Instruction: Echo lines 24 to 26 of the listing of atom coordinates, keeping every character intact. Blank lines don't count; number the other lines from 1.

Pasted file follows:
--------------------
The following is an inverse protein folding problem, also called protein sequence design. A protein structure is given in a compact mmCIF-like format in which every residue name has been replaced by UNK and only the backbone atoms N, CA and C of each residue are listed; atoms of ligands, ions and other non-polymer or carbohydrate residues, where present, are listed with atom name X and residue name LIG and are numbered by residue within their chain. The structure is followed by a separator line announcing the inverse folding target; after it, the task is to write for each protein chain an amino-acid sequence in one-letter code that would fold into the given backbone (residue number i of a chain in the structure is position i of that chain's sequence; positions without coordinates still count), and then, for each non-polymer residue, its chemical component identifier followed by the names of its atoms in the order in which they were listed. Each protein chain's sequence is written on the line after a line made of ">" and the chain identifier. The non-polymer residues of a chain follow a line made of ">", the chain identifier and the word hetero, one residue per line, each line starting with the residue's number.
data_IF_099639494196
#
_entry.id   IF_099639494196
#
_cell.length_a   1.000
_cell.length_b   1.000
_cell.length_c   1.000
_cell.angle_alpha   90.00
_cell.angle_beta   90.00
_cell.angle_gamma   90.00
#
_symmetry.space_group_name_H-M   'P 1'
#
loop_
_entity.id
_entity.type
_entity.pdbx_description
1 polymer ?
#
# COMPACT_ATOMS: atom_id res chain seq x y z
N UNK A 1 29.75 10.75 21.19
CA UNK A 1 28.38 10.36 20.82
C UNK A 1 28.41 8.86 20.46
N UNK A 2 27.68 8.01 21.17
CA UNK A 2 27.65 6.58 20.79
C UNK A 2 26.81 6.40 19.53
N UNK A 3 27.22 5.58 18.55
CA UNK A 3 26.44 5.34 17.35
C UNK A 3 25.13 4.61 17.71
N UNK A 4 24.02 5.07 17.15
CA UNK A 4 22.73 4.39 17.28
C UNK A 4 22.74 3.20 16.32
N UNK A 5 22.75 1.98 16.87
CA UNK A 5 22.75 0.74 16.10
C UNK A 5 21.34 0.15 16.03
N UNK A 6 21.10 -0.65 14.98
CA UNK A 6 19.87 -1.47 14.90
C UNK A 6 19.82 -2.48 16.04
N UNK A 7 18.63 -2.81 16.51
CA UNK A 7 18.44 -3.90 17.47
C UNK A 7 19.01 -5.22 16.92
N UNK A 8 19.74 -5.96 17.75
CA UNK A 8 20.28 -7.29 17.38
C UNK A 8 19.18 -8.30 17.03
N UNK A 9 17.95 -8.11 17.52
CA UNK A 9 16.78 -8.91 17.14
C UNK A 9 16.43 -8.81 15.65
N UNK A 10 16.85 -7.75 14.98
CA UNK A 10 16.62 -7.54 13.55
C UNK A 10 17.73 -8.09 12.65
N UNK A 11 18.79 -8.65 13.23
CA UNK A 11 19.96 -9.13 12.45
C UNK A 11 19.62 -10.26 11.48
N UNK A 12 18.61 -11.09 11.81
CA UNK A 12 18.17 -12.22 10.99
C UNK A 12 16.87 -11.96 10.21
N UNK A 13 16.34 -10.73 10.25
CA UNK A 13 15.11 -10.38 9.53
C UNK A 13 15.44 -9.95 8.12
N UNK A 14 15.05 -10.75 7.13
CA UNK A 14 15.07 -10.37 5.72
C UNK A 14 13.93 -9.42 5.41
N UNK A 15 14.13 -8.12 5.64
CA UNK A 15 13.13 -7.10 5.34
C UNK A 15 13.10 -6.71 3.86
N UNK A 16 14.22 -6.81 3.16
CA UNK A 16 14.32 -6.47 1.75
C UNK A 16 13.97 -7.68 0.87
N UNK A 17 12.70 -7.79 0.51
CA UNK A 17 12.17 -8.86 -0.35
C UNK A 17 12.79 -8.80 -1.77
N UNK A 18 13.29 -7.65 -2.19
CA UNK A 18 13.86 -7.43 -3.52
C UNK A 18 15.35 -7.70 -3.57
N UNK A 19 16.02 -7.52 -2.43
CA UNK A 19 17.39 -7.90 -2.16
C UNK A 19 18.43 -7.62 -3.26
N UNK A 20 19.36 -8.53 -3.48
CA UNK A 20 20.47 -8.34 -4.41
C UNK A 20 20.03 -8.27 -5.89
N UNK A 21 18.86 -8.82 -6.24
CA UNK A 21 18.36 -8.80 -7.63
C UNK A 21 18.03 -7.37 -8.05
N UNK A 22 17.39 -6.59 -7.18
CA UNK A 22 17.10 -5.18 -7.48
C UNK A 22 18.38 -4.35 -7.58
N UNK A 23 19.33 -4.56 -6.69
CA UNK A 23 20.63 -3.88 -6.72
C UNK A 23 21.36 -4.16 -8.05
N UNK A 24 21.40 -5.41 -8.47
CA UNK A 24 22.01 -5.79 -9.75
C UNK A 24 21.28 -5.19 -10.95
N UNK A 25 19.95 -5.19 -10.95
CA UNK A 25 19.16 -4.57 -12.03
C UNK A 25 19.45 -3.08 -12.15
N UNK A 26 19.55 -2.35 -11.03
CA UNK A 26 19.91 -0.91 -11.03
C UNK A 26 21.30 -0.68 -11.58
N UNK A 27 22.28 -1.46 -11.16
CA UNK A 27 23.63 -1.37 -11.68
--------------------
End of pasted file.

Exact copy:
C UNK A 1 28.41 8.86 20.46
N UNK A 2 27.68 8.01 21.17
CA UNK A 2 27.65 6.58 20.79